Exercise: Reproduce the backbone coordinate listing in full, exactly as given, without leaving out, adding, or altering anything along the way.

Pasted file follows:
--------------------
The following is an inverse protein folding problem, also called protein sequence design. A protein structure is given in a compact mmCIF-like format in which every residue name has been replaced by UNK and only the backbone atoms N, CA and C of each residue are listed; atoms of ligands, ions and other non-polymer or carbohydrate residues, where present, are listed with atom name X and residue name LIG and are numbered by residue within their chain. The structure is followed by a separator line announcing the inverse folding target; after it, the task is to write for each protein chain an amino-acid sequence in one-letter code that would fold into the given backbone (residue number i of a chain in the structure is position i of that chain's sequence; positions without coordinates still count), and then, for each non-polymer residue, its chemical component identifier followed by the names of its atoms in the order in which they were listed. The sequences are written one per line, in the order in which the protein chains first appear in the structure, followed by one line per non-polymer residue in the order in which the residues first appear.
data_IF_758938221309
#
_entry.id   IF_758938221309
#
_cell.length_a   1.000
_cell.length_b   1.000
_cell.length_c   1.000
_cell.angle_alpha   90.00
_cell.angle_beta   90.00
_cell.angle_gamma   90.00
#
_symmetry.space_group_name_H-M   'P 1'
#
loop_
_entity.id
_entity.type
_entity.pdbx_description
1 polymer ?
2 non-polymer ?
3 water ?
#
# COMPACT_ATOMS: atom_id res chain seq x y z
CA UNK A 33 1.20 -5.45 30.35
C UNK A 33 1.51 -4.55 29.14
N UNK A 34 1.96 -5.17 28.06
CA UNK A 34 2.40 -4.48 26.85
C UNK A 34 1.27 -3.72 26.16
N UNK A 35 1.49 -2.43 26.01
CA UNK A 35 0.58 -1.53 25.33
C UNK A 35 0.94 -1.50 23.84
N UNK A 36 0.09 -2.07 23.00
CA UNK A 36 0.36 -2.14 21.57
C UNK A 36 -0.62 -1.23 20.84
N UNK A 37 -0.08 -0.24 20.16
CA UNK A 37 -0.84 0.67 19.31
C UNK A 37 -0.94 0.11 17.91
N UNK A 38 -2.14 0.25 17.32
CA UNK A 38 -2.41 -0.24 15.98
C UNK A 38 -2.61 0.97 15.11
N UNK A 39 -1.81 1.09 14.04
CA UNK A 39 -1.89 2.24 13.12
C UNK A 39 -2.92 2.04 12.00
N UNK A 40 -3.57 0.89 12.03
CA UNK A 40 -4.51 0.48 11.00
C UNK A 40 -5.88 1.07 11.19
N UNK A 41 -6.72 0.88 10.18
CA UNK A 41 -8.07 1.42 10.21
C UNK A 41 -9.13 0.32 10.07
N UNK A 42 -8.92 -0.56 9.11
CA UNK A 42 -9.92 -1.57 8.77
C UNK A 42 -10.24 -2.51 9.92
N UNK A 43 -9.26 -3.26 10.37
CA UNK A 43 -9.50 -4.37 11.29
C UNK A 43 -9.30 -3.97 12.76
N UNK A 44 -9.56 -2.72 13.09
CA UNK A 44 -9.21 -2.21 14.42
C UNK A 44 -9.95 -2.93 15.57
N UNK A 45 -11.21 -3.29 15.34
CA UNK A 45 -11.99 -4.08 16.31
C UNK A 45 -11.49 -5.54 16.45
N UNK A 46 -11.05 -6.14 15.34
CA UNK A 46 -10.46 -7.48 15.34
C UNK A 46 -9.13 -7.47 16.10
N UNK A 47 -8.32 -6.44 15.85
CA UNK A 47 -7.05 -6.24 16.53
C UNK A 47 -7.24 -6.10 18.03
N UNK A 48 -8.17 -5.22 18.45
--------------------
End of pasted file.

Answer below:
The following is an inverse protein folding problem, also called protein sequence design. A protein structure is given in a compact mmCIF-like format in which every residue name has been replaced by UNK and only the backbone atoms N, CA and C of each residue are listed; atoms of ligands, ions and other non-polymer or carbohydrate residues, where present, are listed with atom name X and residue name LIG and are numbered by residue within their chain. The structure is followed by a separator line announcing the inverse folding target; after it, the task is to write for each protein chain an amino-acid sequence in one-letter code that would fold into the given backbone (residue number i of a chain in the structure is position i of that chain's sequence; positions without coordinates still count), and then, for each non-polymer residue, its chemical component identifier followed by the names of its atoms in the order in which they were listed. The sequences are written one per line, in the order in which the protein chains first appear in the structure, followed by one line per non-polymer residue in the order in which the residues first appear.
data_IF_758938221309
#
_entry.id   IF_758938221309
#
_cell.length_a   1.000
_cell.length_b   1.000
_cell.length_c   1.000
_cell.angle_alpha   90.00
_cell.angle_beta   90.00
_cell.angle_gamma   90.00
#
_symmetry.space_group_name_H-M   'P 1'
#
loop_
_entity.id
_entity.type
_entity.pdbx_description
1 polymer ?
2 non-polymer ?
3 water ?
#
# COMPACT_ATOMS: atom_id res chain seq x y z
CA UNK A 33 1.20 -5.45 30.35
C UNK A 33 1.51 -4.55 29.14
N UNK A 34 1.96 -5.17 28.06
CA UNK A 34 2.40 -4.48 26.85
C UNK A 34 1.27 -3.72 26.16
N UNK A 35 1.49 -2.43 26.01
CA UNK A 35 0.58 -1.53 25.33
C UNK A 35 0.94 -1.50 23.84
N UNK A 36 0.09 -2.07 23.00
CA UNK A 36 0.36 -2.14 21.57
C UNK A 36 -0.62 -1.23 20.84
N UNK A 37 -0.08 -0.24 20.16
CA UNK A 37 -0.84 0.67 19.31
C UNK A 37 -0.94 0.11 17.91
N UNK A 38 -2.14 0.25 17.32
CA UNK A 38 -2.41 -0.24 15.98
C UNK A 38 -2.61 0.97 15.11
N UNK A 39 -1.81 1.09 14.04
CA UNK A 39 -1.89 2.24 13.12
C UNK A 39 -2.92 2.04 12.00
N UNK A 40 -3.57 0.89 12.03
CA UNK A 40 -4.51 0.48 11.00
C UNK A 40 -5.88 1.07 11.19
N UNK A 41 -6.72 0.88 10.18
CA UNK A 41 -8.07 1.42 10.21
C UNK A 41 -9.13 0.32 10.07
N UNK A 42 -8.92 -0.56 9.11
CA UNK A 42 -9.92 -1.57 8.77
C UNK A 42 -10.24 -2.51 9.92
N UNK A 43 -9.26 -3.26 10.37
CA UNK A 43 -9.50 -4.37 11.29
C UNK A 43 -9.30 -3.97 12.76
N UNK A 44 -9.56 -2.72 13.09
CA UNK A 44 -9.21 -2.21 14.42
C UNK A 44 -9.95 -2.93 15.57
N UNK A 45 -11.21 -3.29 15.34
CA UNK A 45 -11.99 -4.08 16.31
C UNK A 45 -11.49 -5.54 16.45
N UNK A 46 -11.05 -6.14 15.34
CA UNK A 46 -10.46 -7.48 15.34
C UNK A 46 -9.13 -7.47 16.10
N UNK A 47 -8.32 -6.44 15.85
CA UNK A 47 -7.05 -6.24 16.53
C UNK A 47 -7.24 -6.10 18.03
N UNK A 48 -8.17 -5.22 18.45